- Rogina B and Helfand SL (2013) Indy Mutations and Drosophila longevity. Front Genet. Apr 8;4:47. PMCID: PMC3619052(2013)
- Whitaker R, Faulkner S, Miyokawa R, Burhenn L, Henriksen M, Wood JG, Helfand SL. Increased expression of Drosophila Sir2 extends life span in a dose-dependent manner. Aging (Albany NY). 2013 Sep;5(9):682-691.(2013)
- Chamseddin KH, Khan SQ, Nguyen ML, Antosh M, Morris SN, Kolli S, Neretti N, Helfand SL, Bauer JH. (2012) takeout-dependent longevity is associated with altered Juvenile Hormone signaling. Mech Ageing Dev. Nov-Dec;133(11-12):637-46. PMCID: PMC3518612(2012)
- Antosh M, Whitaker R, Kroll A, Hosier S, Chang C, Bauer J, Cooper L, Neretti N, Helfand SL. (2011) Comparative transcriptional pathway bioinformatic analysis of dietary restriction, Sir2, p53 and resveratrol life span extension in Drosophila. Cell Cycle. 2011 Mar 15;10(6).(2011)
- Antosh M, Fox D, Helfand SL, Cooper LN and Neretti N. (2011) New comparative genomics approach reveals a conserved health span signature across species. Aging Jun;3(6):576-83. PMCID:PMC3164366(2011)
- Birkenfeld AL, Lee HY, Guebre-Egziabher F, Alves TC, Jurczak MJ, Jornayvaz FR, Zhang D, Hsiao JJ, Martin-Montalvo A, Fischer-Rosinsky A, Spranger J, Pfeiffer AF, Jordan J, Fromm MF, König J, Lieske S, Carmean CM, Frederick DW, Weismann D, Knauf F, Irusta PM, De Cabo R, Helfand SL, Samuel VT and Shulman GI. (2011) Deletion of the mammalian INDY homolog mimics aspects of dietary restriction and protects against adiposity and insulin resistance in mice. Cell Metabolism Aug 3;14(2):184-95. PMCID: PMC3163140(2011)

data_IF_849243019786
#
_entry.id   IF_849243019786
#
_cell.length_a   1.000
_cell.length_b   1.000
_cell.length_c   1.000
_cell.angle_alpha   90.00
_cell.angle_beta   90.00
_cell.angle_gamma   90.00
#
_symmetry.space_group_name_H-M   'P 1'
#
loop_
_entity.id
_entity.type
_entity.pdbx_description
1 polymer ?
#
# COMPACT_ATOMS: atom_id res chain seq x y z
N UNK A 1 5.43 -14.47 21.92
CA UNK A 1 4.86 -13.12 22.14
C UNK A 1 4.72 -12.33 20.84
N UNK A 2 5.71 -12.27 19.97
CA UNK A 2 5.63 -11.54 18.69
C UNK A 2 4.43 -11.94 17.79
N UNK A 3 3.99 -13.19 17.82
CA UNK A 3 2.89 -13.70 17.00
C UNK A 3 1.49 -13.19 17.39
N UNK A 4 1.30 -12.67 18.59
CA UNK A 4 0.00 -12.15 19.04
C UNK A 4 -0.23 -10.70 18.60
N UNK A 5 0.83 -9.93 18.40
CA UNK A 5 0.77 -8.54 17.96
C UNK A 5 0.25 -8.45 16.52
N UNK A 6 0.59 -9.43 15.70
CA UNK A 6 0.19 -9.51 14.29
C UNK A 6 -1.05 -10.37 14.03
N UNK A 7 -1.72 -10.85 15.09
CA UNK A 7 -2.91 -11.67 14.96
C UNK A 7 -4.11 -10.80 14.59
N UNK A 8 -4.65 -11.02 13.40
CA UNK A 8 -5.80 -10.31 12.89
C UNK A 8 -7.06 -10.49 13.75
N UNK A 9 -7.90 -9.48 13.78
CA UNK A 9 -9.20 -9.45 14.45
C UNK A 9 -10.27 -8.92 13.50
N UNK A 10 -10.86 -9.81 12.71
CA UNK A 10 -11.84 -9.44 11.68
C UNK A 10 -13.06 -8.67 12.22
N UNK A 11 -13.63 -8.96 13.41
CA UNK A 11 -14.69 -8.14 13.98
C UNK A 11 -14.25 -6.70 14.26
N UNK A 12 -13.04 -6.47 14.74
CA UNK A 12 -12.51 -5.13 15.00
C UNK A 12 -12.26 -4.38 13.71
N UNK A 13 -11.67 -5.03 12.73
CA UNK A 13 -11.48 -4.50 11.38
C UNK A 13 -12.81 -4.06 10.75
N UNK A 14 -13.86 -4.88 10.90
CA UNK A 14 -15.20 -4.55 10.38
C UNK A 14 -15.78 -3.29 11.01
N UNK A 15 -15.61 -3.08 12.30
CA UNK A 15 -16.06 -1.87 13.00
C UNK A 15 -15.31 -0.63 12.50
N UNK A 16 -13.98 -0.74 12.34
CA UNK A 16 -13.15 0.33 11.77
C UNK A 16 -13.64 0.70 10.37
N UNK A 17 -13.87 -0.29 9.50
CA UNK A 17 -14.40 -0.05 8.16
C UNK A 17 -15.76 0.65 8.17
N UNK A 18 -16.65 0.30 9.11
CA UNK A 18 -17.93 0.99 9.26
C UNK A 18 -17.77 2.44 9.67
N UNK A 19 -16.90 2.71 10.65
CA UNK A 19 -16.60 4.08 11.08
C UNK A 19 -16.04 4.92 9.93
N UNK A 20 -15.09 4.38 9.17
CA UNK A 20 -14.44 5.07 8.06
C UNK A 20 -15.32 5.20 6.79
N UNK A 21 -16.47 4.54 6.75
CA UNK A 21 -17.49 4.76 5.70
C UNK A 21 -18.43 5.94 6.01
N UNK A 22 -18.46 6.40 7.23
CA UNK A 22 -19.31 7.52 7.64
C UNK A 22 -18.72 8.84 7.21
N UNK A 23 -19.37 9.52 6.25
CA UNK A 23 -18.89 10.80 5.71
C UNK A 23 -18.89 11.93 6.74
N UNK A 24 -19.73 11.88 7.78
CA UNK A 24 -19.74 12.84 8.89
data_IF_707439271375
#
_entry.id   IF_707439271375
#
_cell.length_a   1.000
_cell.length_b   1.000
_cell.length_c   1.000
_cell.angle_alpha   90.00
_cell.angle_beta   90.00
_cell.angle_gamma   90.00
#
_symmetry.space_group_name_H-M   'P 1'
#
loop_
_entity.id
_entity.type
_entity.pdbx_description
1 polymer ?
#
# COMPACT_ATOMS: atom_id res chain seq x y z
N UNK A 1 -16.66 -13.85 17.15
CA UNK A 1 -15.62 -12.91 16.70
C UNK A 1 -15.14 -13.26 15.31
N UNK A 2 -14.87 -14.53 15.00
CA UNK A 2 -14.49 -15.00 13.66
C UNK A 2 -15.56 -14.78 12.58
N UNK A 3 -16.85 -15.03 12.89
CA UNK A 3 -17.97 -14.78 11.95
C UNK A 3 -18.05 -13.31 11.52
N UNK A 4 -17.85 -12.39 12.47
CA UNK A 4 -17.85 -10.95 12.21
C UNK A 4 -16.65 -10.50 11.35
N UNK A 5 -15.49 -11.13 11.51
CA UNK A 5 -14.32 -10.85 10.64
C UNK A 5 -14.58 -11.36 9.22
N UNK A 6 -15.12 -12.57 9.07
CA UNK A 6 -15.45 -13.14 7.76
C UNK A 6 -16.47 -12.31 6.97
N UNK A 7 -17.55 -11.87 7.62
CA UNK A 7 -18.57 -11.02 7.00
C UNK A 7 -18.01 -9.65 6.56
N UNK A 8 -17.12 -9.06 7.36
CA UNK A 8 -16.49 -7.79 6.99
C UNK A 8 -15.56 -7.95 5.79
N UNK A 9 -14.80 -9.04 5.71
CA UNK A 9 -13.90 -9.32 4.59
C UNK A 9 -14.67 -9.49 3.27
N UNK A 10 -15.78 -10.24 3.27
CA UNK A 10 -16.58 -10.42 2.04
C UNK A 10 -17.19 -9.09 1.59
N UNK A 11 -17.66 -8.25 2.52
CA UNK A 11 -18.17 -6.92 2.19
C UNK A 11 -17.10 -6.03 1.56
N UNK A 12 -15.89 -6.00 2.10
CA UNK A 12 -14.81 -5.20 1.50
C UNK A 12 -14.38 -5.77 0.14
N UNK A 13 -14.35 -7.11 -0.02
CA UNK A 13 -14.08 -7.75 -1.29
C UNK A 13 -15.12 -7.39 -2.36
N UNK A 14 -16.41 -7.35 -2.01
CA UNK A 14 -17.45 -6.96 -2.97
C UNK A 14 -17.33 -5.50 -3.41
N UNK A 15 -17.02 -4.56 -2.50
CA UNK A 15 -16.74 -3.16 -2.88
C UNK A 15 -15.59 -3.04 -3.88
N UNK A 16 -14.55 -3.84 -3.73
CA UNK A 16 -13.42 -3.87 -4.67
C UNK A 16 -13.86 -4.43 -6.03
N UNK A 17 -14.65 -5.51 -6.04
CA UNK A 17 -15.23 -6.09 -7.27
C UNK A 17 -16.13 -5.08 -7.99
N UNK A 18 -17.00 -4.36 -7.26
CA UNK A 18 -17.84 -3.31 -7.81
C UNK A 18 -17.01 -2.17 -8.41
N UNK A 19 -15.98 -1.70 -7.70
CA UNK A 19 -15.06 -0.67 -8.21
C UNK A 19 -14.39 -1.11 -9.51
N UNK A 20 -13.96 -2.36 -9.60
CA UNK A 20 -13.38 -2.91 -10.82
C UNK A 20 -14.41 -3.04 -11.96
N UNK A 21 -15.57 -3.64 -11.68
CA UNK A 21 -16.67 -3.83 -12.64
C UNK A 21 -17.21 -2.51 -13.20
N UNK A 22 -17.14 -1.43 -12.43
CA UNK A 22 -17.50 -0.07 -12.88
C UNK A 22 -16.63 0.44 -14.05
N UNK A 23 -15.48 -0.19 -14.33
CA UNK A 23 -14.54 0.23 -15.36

- Bauer JH, Chang C, Bae G, Morris SN, *Helfand SL.(2010) Dominant-negative Dmp53 extends life span through the dTOR pathway in D. melanogasgter. Mech Ageing Dev. 2010 Mar;131(3):193-201. Epub 2010 Feb 1.(2010)
- Bauer, JH, Antosh, M., Chang, C., Schorl, C., Kolli, S., *Neretti, *Helfand S.L. Comparative transcriptional profiling identifies takeout as a gene that regulates life span. (2010) Aging May;2(5):298-310.PMID: 20519778(2010)
- Wood JG, Hillenmeyer S, Lawrence C, Chang C, Hosier S, Lightfoot W, Mukherjee E, Jiang N, Schorl C, Brodsky AS, Neretti N, Helfand SL. (2010) Chromatin remodeling in gthe aging genome of Drosophlia. Aging Cell. 2010 Dec;9(6):971-8. doi: 10.1111/j.1474-9726.2010.00624.x. Epub 2010 Oct 21.PMID: 20961390 [PubMed - in process](2010)
- Blagosklonny MV, Campisi J, Sinclair DA, Bartke A, Blasco MA, Bonner WM, Bohr VA, Brosh RM Jr, Brunet A, Depinho RA, Donehower LA, Finch CE, Finkel T, Gorospe M, Gudkov AV, Hall MN, Hekimi S, Helfand SL, Karlseder J, Kenyon C, Kroemer G, Longo V, Nussenzweig A, Osiewacz HD, Peeper DS, Rando TA, Rudolph KL, Sassone-Corsi P, Serrano M, Sharpless NE, Skulachev VP, Tilly JL, Tower J, Verdin E, Vijg J. "Impact papers on aging in 2009." (2010) Aging (Albany NY). 2010 Mar;2(3):111-21. Epub 2010 Mar 23.PMID: 20351400 [PubMed - in process](2010)
- Letters to Editor Baur JA, Chen D, Chini EN, Chua K, Cohen HY, de Cabo R, Deng C, Dimmeler S, Gius D, Guarente LP, Helfand SL, Imai S, Itoh H, Kadowaki T, Koya D, Leeuwenburgh C, McBurney M, Nabeshima Y, Neri C, Oberdoerffer P, Pestell RG, Rogina B, Sadoshima J, Sartorelli V, Serrano M, Sinclair DA, Steegborn C, Tatar M, Tissenbaum HA, Tong Q, Tsubota K, Vaquero A, Verdin E. "Dietary restriction: standing up for sirtuins." Science. 2010 Aug 27;329(5995):1012-3.(2010)